Sights to behold: Virtual exhibit looks at works from the collection of UNM's art museum - Albuquerque Journal

Sights to behold: Virtual exhibit looks at works from the collection of UNM’s art museum

“Hindsight/Insight” offers virtual visitors a taste of the University of New Mexico Art Museum with works ranging from Bruce Conner’s Funk Art to the sublime modernism of Georgia O’Keeffe.

Georgia O’Keeffe (American, 1887-1986) “White Flowers,” 1926, oil on canvas, 32 x 12 inches. (Courtesy of the University of New Mexico Art Museum)

Online and ongoing at artmuseum.unm.edu, the self-guided virtual exhibition includes more than 50 works. The show emphasizes international art movements of the 1960s and ’70s, including Pop, Minimalism, Conceptual Art and California Funk. That section features artwork by Robert Arneson, Joan Brown, Bruce Conner, Bridget Riley, Robert Ryman and De Wain Valentine.

In a nod to New Mexico, it also includes modernist works by Rebecca Salsbury James, Raymond Jonson, Georgia O’Keeffe, Agnes Pelton, Florence Miller Pierce and Horace Towner Pierce. The exhibition also includes video commentary from the museum staff.

“Untitled,” circa 1957-1961, Bruce Conner (American, 1933 -2008), acrylic paint and applied found objects on canvas 72 x 54 x 2 inches. (Courtesy of The University Of New Mexico Art Museum)

Valentine’s 72-by-72 inch “Circle Blue Rose Flow” resin sculpture (1970) is the first piece to greet visitors. Both heavy and fragile, it normally lives in its own custom crate, draped in quilts to protect the edges.

“It’s got these beautiful subtle shifts of color,” curator Mary Statzer said.

For Valentine, a smooth surface was the whole point of the work and he did not want it to look old

The artist was part of the Los Angeles-based Finish Fetish art group. Including Judy Chicago, it featured a collection of minimalist artists who used highly finished polished surfaces.

“The Moon Cast a Shadow on a Midsummer Night,” 1962, Joan Brown (American, 1938-1990), oil on canvas, 73 x 72 inches. (Courtesy of The University Of New Mexico Art Museum)

Transcendentalist Painting Group founder Jonson’s “Variations on a Rhythm — T,” 1933, inspired a musical composition by University of New Mexico graduate Lauren Coons. An icon allows visitors to hear the piece. Incubated in Taos in 1938, the TPG formed to explore a heightened vision of the American landscape, employing free-wheeling surrealist imagery to depict a transfigured, spiritually alive America.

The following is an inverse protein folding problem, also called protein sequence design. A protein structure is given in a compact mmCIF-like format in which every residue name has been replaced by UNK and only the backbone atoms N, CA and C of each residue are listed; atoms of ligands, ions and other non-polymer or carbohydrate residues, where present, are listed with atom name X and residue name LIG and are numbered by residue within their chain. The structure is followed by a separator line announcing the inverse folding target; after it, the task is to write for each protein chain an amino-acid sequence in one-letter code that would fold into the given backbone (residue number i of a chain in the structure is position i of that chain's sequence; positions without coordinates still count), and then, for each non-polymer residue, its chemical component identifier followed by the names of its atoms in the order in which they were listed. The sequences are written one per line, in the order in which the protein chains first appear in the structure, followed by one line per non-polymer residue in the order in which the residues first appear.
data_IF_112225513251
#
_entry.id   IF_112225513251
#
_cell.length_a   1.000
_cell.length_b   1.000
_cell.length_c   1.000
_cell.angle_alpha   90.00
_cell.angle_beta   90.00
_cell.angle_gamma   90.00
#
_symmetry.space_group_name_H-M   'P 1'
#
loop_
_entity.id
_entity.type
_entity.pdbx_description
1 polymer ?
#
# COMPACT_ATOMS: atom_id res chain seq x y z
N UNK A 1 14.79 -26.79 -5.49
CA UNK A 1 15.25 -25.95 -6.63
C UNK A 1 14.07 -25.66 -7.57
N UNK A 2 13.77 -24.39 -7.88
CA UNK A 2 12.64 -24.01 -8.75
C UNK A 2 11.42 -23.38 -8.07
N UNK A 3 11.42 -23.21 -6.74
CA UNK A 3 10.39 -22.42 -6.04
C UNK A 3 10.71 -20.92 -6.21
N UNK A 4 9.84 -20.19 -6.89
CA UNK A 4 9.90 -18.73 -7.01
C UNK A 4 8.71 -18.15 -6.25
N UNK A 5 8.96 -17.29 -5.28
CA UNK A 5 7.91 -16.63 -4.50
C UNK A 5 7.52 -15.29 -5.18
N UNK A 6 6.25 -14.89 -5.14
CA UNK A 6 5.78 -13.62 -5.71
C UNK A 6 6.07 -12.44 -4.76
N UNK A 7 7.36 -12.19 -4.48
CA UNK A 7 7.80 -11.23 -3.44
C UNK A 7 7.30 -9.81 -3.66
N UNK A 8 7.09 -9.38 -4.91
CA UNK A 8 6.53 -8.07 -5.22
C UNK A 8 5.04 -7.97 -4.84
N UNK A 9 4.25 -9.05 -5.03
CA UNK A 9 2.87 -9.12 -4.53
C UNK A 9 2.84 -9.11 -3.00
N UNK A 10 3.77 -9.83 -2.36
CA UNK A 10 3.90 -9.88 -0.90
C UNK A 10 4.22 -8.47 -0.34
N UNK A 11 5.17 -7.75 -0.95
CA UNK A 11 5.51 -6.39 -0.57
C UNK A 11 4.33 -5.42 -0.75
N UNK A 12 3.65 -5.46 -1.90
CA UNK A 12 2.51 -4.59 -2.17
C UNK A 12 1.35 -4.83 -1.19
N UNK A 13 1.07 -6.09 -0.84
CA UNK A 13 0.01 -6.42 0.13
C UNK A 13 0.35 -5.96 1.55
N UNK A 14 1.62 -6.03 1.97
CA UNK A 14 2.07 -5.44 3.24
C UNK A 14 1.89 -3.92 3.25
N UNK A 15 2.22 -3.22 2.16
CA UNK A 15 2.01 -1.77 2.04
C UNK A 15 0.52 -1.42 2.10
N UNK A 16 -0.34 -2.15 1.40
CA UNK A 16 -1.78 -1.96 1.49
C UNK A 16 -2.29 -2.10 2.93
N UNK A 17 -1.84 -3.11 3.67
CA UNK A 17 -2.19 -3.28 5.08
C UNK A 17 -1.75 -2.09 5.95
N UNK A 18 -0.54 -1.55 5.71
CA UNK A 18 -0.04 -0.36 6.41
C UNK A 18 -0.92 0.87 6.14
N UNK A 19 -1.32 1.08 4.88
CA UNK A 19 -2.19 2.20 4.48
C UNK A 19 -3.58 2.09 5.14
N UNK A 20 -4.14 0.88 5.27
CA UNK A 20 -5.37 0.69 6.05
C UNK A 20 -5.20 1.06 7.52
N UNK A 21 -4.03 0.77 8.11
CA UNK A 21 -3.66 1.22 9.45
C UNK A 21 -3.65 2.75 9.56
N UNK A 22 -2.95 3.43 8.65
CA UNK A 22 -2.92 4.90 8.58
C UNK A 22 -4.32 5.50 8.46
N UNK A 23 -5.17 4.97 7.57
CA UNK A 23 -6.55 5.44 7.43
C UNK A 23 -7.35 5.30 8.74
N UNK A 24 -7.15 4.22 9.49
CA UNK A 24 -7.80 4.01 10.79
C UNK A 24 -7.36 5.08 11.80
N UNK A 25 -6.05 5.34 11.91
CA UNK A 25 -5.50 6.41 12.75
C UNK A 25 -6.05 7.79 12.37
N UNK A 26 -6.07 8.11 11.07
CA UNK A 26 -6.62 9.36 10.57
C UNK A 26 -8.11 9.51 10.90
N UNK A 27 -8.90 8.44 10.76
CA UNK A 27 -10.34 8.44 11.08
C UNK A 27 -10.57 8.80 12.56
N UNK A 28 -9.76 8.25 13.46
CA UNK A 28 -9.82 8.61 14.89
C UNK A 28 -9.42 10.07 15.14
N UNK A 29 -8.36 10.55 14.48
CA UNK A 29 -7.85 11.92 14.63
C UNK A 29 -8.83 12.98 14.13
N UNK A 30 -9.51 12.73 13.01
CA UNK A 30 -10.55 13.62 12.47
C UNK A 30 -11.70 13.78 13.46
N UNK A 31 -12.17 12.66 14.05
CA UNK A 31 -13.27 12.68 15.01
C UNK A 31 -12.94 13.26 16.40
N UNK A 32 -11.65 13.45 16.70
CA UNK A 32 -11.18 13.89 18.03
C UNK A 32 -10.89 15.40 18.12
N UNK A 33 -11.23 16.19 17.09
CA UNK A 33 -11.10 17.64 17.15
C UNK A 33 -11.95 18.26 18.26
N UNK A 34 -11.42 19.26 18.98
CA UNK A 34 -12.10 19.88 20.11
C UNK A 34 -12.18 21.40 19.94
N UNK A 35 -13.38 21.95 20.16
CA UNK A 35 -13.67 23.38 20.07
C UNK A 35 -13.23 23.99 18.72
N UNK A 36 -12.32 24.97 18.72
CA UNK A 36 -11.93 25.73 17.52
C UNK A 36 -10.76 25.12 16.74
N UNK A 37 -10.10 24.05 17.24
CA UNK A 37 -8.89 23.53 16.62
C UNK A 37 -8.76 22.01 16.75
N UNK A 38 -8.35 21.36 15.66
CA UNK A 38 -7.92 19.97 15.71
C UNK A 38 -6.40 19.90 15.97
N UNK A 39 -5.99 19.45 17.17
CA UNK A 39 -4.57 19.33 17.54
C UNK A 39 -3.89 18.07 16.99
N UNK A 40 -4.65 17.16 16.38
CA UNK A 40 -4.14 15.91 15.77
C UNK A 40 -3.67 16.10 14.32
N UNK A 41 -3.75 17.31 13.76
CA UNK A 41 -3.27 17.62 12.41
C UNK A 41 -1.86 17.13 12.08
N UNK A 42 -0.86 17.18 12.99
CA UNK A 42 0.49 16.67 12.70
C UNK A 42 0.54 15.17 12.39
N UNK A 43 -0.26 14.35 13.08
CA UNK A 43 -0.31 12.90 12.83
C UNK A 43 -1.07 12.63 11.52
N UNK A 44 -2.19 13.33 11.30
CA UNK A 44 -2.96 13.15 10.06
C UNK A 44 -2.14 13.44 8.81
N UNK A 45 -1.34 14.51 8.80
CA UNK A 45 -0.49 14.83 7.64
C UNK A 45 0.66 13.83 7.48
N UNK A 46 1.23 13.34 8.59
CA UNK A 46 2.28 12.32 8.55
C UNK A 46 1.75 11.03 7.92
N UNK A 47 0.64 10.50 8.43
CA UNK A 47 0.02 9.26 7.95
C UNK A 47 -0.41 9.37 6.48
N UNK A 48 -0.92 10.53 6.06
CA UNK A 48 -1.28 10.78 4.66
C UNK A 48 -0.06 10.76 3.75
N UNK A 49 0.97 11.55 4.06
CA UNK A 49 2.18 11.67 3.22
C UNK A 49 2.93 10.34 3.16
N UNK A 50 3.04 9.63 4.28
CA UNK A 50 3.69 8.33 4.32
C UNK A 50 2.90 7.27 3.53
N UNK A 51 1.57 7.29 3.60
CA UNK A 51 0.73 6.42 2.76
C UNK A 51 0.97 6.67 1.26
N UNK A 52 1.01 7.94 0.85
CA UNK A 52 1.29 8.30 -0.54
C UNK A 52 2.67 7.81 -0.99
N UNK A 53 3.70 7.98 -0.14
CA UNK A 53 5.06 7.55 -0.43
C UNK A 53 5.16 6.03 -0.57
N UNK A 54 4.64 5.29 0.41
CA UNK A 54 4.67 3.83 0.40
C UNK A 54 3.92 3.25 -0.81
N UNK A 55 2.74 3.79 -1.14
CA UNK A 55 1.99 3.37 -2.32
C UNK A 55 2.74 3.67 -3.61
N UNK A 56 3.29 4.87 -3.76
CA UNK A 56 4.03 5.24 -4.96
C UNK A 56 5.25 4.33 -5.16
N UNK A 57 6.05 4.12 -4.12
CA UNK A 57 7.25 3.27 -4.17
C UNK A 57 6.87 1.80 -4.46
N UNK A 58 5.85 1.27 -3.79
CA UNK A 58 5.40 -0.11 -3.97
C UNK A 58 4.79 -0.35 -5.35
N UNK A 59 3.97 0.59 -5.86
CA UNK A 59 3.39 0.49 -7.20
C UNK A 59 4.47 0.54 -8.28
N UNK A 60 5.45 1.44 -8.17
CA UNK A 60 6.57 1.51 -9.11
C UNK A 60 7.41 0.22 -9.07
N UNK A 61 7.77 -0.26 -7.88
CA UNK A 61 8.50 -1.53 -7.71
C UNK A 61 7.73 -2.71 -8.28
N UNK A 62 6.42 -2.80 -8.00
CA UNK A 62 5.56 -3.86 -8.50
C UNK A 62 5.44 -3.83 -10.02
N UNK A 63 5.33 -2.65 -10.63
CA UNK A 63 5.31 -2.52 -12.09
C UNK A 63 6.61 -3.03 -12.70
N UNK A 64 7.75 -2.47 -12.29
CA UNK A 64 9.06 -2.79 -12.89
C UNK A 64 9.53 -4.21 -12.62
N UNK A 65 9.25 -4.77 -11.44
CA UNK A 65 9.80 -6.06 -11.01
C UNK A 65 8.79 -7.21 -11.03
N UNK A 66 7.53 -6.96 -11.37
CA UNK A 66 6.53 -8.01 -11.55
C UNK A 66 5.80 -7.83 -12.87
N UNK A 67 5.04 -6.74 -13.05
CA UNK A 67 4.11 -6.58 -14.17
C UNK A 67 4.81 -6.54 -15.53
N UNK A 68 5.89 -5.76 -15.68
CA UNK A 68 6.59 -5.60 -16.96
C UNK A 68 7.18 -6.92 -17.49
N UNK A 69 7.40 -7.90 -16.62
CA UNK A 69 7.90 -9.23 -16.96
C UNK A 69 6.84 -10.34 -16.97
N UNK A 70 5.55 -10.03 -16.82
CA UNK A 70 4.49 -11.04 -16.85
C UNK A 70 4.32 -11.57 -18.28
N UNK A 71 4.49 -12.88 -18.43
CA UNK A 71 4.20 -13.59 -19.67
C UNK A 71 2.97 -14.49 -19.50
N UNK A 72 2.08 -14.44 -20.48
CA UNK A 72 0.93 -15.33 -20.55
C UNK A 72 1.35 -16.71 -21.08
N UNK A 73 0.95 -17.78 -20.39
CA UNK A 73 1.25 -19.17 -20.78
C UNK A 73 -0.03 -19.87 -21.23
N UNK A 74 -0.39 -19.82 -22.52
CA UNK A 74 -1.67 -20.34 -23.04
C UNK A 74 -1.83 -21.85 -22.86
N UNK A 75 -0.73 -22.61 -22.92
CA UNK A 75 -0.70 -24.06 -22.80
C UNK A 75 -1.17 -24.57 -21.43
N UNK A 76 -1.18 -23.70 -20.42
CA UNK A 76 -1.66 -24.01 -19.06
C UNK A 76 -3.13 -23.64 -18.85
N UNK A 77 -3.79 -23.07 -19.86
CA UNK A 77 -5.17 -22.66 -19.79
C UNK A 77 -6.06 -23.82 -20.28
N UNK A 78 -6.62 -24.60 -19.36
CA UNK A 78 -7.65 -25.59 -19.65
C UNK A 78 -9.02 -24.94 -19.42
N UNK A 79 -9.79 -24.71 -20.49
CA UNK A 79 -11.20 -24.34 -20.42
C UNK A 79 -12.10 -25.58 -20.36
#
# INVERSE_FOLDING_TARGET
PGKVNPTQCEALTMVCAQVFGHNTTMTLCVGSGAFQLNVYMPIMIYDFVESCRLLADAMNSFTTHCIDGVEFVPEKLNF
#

“Hidden Squares,” 1961, Bridget Riley (English, b. 1931), emulsion on board, 36¼ x 36¼ inches. ()

British artist Bridget Riley’s “Hidden Squares,” 1961, showcases the dizzying work of one of the founders of Op Art. Although her black and white circles and squares appear as crisp geometric perfection, the emulsion on board includes some imperfections, Statzer said.

“When you get up on it, you can see pencil lines where she gridded it out. There’s knots in the wood that she painted out.”

The piece was a gift from Clovis postman Vernon Nikkel, who bought works from then-emerging artists, Statzer added.

“Divorcee’s Apartment in Adam’s Point,” 1971, Jack Mendenhall (American, b. 1937), oil on canvas, 68 x 81 inches.

Funk Art painter Bruce Conner swept the streets of San Francisco for found objects to embed in his assemblages. Bay Area artists formed the movement as a reaction against the nonobjectivity of Abstract Expressionism.

“It was an irreverent group who didn’t follow the rules,” Statzer said. “It was a counterculture movement inspired by the Beats of the late ’50s-’60s.

Scratches, brush hairs and even costume jewelry emerge from foothills of paint in Conner’s “Untitled,” circa 1957-1961.

“Variations on a Rhythm — T,” 1933, Raymond Jonson (American, 1891-1982), oil on canvas, 38 x 33 inches. (Courtesy of University of New Mexico Art Museuam)

As for the New Mexico modernists, Pelton was a visionary symbolist who depicted the spiritual reality she experienced in moments of meditative stillness. Now on view in her first retrospective at New York’s Whitney Museum of American Art, Pelton first came to visit Mabel Dodge Luhan’s Taos home in 1919. The UNM exhibition features Pelton’s “The Voice” from 1930.

“We are lucky enough to have three or four” (of her paintings) in our collection, Statzer said. “They came from the Raymond Jonson Collection.”

“O’Keeffe’s “White Flowers,” 1926, came from her estate.

“The UNM Art Museum exhibited her work in the 1960s,” Statzer said. “It was the first major exhibition of her work in New Mexico.”

The virtual show will stream indefinitely, Statzer explained.

“There are gems in every section of this show,” she said. “We’re hoping to open fully in the fall, COVID permitting.”

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